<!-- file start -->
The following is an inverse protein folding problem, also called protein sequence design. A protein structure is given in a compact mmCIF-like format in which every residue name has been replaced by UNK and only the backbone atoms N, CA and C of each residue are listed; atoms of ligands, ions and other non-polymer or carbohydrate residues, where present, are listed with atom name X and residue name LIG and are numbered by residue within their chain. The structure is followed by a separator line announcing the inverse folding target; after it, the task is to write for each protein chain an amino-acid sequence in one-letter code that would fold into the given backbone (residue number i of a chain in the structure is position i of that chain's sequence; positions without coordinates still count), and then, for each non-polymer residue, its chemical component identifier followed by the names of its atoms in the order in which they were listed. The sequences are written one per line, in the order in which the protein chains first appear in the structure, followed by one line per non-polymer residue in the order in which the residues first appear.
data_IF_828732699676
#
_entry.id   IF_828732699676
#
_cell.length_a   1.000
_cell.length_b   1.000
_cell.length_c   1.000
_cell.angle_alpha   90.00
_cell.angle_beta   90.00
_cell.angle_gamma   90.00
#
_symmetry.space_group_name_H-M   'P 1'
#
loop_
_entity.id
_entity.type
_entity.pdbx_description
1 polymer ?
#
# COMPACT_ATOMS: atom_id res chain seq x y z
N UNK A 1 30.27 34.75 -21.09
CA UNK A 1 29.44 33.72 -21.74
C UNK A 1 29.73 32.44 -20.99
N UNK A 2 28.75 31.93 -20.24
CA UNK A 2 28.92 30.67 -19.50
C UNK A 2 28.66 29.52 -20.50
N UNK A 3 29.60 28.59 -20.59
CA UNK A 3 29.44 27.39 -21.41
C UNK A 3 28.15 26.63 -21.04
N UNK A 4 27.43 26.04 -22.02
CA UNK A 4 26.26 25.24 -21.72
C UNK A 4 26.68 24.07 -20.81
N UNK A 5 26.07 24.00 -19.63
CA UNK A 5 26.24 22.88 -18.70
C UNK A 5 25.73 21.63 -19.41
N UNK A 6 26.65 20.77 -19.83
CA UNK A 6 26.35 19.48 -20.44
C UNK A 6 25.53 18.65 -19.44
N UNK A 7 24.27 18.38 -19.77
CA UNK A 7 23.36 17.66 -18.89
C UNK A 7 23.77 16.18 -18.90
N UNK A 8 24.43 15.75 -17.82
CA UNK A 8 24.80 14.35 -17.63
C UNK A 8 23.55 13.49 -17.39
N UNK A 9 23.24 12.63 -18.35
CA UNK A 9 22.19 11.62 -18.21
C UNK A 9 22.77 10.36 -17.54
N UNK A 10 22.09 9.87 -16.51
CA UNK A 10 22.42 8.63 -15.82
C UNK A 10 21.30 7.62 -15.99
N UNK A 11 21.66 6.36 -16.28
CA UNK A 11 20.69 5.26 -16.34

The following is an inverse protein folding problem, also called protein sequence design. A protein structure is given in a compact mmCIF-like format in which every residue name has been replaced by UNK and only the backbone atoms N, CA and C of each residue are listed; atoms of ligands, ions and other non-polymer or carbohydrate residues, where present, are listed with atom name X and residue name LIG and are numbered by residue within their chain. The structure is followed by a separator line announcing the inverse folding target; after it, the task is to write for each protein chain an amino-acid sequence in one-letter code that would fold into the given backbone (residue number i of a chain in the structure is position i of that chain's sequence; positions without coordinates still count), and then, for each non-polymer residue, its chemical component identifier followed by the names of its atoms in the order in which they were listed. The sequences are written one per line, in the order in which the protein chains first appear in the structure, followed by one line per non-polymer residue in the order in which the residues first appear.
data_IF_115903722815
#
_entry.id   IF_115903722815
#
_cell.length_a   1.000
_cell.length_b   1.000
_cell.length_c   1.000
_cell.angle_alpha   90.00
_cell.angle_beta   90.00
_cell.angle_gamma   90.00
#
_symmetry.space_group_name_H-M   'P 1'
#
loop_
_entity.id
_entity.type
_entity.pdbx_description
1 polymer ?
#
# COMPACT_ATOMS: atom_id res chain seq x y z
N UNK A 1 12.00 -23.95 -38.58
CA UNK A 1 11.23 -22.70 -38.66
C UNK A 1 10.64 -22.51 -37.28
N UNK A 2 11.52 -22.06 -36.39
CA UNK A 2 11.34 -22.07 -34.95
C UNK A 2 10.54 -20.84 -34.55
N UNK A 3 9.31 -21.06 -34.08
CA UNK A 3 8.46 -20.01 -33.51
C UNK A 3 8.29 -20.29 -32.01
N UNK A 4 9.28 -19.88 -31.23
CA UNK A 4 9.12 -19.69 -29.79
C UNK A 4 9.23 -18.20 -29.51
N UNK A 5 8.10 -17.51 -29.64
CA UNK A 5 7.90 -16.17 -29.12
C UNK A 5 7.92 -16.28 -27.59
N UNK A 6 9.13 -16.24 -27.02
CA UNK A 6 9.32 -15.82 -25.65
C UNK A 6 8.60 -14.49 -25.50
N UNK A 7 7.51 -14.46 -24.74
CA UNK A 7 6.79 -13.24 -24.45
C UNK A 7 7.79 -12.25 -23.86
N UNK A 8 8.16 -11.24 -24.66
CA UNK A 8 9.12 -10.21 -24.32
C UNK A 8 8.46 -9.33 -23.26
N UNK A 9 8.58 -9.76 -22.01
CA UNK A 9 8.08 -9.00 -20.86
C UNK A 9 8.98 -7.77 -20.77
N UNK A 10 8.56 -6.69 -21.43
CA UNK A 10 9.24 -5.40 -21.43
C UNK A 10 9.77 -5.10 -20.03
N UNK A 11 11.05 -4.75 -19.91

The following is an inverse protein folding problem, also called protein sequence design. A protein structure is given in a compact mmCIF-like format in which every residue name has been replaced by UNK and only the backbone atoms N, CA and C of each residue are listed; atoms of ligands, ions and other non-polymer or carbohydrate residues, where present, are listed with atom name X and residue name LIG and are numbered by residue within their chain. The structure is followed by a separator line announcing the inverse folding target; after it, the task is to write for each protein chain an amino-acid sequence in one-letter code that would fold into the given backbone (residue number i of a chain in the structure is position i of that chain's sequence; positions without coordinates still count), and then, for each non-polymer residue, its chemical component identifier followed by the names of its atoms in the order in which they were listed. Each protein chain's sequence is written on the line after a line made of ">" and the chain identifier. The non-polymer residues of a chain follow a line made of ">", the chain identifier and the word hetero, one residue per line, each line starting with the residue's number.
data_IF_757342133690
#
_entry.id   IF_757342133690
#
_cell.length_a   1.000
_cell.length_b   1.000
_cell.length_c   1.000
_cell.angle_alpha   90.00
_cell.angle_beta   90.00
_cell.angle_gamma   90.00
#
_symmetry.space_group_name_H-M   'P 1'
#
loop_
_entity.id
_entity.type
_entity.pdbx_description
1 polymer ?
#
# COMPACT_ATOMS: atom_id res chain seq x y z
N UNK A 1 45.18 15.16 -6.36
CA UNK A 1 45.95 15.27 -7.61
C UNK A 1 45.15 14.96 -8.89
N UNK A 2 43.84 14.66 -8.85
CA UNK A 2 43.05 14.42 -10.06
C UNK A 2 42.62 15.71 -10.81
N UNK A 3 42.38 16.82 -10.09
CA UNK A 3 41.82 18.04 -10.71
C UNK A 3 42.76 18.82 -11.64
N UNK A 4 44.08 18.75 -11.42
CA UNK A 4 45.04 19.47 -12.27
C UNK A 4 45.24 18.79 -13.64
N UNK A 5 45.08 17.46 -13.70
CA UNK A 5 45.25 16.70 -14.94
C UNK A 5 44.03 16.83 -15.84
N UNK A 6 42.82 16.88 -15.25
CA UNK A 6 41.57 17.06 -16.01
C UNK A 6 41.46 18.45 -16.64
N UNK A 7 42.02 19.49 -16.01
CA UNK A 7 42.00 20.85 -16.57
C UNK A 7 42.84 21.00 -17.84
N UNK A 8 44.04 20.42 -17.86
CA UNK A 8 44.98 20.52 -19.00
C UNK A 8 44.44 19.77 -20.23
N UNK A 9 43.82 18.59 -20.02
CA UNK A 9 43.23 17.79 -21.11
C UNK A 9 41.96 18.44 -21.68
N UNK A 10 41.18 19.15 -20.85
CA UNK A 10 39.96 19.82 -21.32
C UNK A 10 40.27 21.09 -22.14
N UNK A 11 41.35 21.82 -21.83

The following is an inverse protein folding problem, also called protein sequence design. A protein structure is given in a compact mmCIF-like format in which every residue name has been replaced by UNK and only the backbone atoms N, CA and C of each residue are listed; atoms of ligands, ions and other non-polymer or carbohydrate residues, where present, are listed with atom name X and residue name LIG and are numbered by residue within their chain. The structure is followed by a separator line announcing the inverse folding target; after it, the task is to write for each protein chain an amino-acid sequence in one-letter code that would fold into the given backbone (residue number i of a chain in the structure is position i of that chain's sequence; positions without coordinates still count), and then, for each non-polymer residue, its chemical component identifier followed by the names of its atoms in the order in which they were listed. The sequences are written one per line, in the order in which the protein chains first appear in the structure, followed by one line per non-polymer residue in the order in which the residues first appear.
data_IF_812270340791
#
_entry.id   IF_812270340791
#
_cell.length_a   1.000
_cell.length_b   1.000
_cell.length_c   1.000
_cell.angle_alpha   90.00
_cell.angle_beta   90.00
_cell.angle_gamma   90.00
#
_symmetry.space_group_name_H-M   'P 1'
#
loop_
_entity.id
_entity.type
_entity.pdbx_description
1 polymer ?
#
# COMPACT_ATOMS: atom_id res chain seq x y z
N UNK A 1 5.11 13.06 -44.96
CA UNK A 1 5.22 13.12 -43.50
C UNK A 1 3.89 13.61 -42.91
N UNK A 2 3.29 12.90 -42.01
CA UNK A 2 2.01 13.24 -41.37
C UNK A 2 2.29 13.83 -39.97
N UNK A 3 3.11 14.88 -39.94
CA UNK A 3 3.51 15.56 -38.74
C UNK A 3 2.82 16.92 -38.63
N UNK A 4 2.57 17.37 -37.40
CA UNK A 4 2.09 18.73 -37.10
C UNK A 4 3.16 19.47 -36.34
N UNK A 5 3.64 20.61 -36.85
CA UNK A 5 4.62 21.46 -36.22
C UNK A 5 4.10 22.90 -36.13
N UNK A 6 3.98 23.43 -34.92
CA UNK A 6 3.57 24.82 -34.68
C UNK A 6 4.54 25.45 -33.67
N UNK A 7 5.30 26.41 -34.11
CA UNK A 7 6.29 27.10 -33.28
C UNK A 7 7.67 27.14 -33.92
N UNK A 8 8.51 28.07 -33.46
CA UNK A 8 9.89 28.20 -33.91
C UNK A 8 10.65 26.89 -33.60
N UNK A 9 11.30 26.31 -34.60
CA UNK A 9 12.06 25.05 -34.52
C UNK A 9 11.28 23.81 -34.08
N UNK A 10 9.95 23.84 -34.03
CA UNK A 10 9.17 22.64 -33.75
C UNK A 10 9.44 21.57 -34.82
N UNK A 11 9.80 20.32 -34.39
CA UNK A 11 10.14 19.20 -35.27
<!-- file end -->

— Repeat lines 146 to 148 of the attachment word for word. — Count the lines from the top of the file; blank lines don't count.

CA UNK A 7 42.00 20.85 -16.57
C UNK A 7 42.84 21.00 -17.84
N UNK A 8 44.04 20.42 -17.86